The U.S. and Canadian governments yesterday warned millions of Ford owners to shut off their engines and be sure their automatic transmission is in park before leaving their cars untended.
The special consumer warning was directed at the owners of an estimated 9 million Ford Motor Co. light cars and trucks built with automatic transmissions between 1970 and 1978. The vehicles in question have engines of 300-cubic inches or more C-6 or FMX transmissions.
The government said the transmissions can skip into reverse from park and begin to move out of control.
Meanwhile another federal agency, the General Services Administration, said it would be removing some 300 Ford Pinto's from its fleet of cars because of another federal investigation into gas tank hazards associated with that car. Ford has already announced it would soon be recalling the Pintos in question - an estimated 1.5 million.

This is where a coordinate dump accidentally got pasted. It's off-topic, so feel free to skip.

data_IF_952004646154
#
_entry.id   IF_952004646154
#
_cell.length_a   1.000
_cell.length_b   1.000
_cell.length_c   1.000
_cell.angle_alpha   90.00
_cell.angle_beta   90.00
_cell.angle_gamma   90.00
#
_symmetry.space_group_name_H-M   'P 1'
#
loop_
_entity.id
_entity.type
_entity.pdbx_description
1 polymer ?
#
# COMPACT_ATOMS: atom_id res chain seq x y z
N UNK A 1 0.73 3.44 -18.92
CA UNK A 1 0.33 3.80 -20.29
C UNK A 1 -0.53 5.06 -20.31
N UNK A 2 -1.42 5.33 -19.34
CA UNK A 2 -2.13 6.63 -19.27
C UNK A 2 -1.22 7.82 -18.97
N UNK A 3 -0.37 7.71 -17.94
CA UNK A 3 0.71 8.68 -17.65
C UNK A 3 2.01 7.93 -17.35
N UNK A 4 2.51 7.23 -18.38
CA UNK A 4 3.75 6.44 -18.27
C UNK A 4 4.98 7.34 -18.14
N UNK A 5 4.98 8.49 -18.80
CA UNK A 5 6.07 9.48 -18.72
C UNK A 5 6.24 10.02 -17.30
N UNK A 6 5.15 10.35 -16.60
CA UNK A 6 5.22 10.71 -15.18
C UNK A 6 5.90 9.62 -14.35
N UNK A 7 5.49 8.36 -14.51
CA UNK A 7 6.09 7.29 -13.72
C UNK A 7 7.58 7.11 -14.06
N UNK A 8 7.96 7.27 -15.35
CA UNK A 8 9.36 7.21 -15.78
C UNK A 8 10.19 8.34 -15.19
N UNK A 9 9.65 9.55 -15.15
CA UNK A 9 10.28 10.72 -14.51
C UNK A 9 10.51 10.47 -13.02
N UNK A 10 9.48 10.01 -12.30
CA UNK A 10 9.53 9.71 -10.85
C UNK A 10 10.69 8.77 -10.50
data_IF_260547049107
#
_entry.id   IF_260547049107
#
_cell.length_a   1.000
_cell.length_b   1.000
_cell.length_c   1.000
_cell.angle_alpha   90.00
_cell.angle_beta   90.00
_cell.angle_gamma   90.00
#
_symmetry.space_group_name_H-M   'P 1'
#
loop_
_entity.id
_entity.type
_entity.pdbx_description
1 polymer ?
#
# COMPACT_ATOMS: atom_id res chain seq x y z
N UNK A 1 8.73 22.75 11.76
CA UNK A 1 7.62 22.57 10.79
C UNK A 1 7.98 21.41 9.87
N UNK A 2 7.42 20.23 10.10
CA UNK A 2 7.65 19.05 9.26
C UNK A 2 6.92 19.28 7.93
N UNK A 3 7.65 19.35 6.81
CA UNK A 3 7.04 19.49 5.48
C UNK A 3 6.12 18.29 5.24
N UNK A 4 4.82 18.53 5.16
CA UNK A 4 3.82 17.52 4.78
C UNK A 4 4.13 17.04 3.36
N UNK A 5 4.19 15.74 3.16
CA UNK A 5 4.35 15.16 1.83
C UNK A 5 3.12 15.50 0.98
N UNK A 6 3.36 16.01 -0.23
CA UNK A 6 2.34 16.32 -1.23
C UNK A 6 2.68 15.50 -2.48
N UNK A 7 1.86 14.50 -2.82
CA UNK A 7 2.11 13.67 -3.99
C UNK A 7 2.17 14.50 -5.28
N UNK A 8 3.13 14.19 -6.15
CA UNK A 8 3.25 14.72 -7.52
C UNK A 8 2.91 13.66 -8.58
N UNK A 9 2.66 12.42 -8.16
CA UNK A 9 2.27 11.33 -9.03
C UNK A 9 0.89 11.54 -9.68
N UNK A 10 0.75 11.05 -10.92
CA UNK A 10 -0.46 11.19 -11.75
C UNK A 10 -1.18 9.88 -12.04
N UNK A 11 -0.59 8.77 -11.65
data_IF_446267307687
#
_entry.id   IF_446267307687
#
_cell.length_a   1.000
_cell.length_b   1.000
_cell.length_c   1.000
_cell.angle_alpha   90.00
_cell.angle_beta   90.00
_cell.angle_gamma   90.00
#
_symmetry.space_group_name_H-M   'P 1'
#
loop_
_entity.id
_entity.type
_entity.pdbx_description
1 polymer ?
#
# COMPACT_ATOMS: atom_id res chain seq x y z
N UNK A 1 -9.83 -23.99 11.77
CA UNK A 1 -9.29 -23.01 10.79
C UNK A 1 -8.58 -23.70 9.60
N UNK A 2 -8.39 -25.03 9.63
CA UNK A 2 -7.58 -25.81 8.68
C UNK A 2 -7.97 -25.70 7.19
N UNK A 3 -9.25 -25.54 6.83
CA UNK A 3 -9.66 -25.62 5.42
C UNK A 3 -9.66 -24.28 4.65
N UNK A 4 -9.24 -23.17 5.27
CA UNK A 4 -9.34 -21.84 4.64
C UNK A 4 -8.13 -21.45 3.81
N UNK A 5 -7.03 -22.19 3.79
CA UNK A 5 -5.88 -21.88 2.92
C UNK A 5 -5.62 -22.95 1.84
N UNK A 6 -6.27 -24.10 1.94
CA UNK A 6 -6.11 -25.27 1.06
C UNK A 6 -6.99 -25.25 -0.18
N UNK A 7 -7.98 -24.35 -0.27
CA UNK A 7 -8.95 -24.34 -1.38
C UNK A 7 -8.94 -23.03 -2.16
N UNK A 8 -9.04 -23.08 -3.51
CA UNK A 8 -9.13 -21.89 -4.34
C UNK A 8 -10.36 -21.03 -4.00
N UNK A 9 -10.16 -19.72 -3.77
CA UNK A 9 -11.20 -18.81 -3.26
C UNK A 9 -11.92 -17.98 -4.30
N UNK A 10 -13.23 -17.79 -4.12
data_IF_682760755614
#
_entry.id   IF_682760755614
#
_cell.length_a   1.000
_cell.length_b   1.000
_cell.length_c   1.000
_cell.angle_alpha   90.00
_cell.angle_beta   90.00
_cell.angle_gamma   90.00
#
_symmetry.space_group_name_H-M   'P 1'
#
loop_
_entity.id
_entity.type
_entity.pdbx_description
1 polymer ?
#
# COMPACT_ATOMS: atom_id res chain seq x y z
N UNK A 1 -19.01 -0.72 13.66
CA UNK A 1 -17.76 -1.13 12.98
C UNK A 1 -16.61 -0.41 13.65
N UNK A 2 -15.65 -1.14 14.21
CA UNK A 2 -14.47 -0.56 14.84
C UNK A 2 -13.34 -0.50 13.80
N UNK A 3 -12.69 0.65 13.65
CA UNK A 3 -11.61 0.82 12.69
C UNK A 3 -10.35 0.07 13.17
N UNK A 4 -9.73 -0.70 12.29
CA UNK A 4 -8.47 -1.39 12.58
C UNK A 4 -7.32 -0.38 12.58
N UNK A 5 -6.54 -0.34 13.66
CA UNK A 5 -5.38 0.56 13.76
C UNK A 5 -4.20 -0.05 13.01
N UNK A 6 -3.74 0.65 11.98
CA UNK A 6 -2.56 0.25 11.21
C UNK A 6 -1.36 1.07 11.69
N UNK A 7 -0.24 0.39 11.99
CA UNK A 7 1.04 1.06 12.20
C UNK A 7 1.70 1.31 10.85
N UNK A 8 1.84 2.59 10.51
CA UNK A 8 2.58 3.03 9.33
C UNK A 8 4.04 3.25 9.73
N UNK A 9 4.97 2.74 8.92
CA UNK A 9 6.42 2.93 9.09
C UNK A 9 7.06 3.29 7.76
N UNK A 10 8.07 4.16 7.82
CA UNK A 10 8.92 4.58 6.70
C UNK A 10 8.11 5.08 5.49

The National Traffic Safety Administration, which made the transmission announcement yesterday, is moving towards a possible recall of the 9 million vehicles. Sources in the agency say yesterday's warning is designed to spark consumers to inform the agency of the problems they have had with transmissions to help bolster NHTSA's case in corurt, since Ford is likely to fight any such recall with legal action.
In yesterday's announcement, NHTSA released new accident data estimating 777 accidents, 23 fatalities, and 259 injuries allegedly caused by the transmission slippage problem.
In Detroit, Ford spokesman John Echhold said, "To date we have found no evidence that it (transmission slippage) in fact ovvurs when the transmission level hab been put properly in the park position."
Ford spokesmen have said that one problem has been the failure of motorists to put the gearshift all the way into park.